The co-primary endpoints of endoscopic response (visible reduction of intestinal lining damage) and clinical remission were achieved by significantly more patients treated with Rinvoq (upadacitinib) at week 12 and week 52 versus placebo


AbbVie building in Bay Area, California. (Credit: AbbVie Inc.)

US-based pharmaceutical company AbbVie has received the US Food and Drug Administration (FDA) approval for Rinvoq (upadacitinib) to treat a type of active Crohn’s disease in adults.

Rinvoq is a selective JAK inhibitor, previously approved in the US for several indications across rheumatology, dermatology, and gastroenterology.

The FDA approval expands its indication to include adults with moderate to severe active Crohn’s disease, who are intolerant to tumour necrosis factor blockers (TNF-blockers).

Rinvoq is currently being evaluated in Phase 3 studies in rheumatoid arthritis, atopic dermatitis, psoriatic arthritis, axial spondyloarthritis, Crohn’s disease, ulcerative colitis, giant cell arteritis, and Takayasu arteritis.

AbbVie chief scientific officer and research and development senior vice president Thomas Hudson said: “AbbVie recognises the need for more treatment options for Crohn’s disease that can help address both rapid relief of symptoms along with the visible reduction of intestinal lining damage.”

The FDA approval is supported by data from two induction studies, U-EXCEED and U-EXCEL, along with the U-ENDURE maintenance study.

The two induction studies met the co-primary endpoints and key secondary endpoints.

In the two studies, 34% and 46% of patients treated with Rinvoq 45mg achieved endoscopic response, respectively at week 12, compared to 3% and 13% of patients receiving placebo.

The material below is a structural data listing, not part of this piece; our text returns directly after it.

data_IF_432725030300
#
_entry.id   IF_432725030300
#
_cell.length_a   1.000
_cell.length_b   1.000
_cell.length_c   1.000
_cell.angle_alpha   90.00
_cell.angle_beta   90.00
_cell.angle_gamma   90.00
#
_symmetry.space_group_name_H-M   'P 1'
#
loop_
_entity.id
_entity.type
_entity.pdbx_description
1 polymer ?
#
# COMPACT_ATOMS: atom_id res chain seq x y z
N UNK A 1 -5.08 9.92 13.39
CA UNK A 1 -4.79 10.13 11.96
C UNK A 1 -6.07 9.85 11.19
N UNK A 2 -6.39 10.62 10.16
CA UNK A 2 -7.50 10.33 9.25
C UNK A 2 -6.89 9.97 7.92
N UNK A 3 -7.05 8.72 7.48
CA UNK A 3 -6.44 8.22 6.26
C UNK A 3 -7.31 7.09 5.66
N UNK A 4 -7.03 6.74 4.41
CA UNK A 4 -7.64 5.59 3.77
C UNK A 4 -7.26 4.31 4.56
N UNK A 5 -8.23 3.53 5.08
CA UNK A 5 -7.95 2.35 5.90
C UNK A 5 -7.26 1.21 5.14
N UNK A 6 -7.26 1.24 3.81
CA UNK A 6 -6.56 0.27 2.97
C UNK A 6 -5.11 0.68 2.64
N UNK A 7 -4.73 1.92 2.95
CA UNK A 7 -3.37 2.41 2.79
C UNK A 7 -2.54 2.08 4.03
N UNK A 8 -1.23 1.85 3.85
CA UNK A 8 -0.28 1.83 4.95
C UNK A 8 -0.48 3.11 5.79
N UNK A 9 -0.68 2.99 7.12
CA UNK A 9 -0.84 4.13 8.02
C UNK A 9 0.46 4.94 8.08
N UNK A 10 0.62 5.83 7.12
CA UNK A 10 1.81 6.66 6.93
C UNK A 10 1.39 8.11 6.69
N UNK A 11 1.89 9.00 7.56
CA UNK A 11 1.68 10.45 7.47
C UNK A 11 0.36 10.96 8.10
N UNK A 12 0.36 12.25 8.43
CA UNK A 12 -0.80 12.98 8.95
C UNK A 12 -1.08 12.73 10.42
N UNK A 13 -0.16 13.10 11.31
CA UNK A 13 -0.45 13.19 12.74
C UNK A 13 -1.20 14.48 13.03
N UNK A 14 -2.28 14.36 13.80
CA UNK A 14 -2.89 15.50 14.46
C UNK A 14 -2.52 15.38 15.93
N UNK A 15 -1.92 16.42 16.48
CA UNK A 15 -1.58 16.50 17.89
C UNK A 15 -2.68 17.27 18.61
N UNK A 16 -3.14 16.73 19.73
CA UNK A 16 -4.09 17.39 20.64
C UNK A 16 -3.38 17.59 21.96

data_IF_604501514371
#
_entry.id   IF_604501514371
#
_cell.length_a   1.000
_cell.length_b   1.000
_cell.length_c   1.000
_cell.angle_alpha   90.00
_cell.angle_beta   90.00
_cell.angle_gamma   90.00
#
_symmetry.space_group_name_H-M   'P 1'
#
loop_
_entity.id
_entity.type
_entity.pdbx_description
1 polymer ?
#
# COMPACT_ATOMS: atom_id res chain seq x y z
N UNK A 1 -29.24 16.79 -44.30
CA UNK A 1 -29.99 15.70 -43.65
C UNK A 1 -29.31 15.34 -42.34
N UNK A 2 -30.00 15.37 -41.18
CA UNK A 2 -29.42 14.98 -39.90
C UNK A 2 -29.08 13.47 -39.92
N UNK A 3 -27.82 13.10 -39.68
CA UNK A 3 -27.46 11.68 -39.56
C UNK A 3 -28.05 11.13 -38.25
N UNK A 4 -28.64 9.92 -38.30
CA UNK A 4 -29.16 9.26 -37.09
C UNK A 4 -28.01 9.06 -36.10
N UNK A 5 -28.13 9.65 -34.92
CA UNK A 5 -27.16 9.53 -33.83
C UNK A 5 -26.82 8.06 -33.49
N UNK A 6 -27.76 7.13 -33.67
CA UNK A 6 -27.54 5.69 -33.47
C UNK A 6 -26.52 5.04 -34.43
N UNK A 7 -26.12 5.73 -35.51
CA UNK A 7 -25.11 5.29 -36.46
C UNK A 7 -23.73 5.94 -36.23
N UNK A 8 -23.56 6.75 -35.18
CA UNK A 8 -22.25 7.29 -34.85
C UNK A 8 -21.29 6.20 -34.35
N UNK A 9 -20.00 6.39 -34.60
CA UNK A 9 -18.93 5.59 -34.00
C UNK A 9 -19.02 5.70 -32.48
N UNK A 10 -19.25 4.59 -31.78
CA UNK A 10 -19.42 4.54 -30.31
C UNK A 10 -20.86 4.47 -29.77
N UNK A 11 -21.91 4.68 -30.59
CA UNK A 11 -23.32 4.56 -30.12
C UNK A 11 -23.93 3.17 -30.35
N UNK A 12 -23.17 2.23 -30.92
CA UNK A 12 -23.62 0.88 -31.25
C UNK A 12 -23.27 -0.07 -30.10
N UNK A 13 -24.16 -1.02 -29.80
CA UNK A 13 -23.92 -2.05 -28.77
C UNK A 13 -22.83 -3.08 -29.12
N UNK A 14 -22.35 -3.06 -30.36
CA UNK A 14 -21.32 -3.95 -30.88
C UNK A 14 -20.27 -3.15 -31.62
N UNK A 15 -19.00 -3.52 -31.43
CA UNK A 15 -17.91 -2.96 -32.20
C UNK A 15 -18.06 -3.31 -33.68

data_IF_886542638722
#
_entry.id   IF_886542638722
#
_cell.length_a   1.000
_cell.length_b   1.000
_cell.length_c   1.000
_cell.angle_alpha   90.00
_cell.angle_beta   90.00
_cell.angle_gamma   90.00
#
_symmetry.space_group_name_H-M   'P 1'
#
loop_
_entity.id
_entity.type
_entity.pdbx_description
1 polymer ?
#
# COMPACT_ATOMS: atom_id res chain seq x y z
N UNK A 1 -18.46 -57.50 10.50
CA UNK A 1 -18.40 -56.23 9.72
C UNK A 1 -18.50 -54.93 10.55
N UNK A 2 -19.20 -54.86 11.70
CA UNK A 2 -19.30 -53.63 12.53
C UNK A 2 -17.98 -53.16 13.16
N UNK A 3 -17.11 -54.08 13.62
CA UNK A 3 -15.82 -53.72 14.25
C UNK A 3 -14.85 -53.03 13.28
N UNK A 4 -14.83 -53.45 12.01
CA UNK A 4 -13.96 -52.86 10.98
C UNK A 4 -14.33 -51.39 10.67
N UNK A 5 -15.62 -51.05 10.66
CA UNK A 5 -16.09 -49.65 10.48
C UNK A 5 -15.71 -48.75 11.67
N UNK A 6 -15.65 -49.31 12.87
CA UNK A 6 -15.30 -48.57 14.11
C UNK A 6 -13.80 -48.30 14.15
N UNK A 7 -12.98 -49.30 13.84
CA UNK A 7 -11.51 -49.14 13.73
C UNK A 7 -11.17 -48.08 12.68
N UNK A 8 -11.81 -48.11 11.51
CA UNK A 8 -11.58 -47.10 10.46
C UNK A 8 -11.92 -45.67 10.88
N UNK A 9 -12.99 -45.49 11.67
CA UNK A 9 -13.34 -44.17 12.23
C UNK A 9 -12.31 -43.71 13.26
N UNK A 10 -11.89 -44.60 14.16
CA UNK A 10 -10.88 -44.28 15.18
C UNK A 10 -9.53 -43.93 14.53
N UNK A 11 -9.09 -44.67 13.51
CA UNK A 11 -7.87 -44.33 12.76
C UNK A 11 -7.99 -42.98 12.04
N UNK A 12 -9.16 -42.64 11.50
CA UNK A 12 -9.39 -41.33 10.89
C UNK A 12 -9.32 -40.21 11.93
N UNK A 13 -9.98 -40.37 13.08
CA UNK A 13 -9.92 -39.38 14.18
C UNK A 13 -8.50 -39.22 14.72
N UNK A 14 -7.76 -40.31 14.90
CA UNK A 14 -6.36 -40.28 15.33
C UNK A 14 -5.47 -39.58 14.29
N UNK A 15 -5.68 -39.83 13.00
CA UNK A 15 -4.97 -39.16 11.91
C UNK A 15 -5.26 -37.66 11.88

Endoscopic response is defined as a decrease in more than 50% Simplified Endoscopic Score for SES-CD or, at least a two points reduction from baseline.

In the maintenance study, patients treated with Rinvoq 15mg and 30mg showed endoscopic responses of 28% and 41%, at week 52, compared to 7% in patients receiving placebo.

The drug showed clinical remission in 36% and 46% of patients in the two induction studies, compared to 18% and 23% of patients receiving placebo, at 12 weeks.

In addition, 42% and 55% of patients treated with Rinvoq 15mg and 30mg in the maintenance trial achieved clinical remission at 52 weeks, respectively, compared to 14% of patients receiving placebo.

Rinvoq showed an overall safety profile in patients with Crohn’s disease, that was consistent with the known safety profile for the drug in other indications.

Furthermore, the drug may cause serious side effects, including serious infections, risk of death in older population, cancer and immune system problems, and allergic reactions, said AbbVie.

U-EXCEL study investigator Edward V Loftus, Jr. said: “Symptoms of moderately to severely active Crohn’s disease can be disruptive and uncomfortable for patients, so relief as early as possible is key.

“Given the progressive nature of the disease, endoscopic response is just as important.

“Based on the clinical trial results, treatment with Rinvoq shows both early and long-term symptom relief along with evidence of a visible reduction of damage to the intestinal lining caused by excess inflammation.”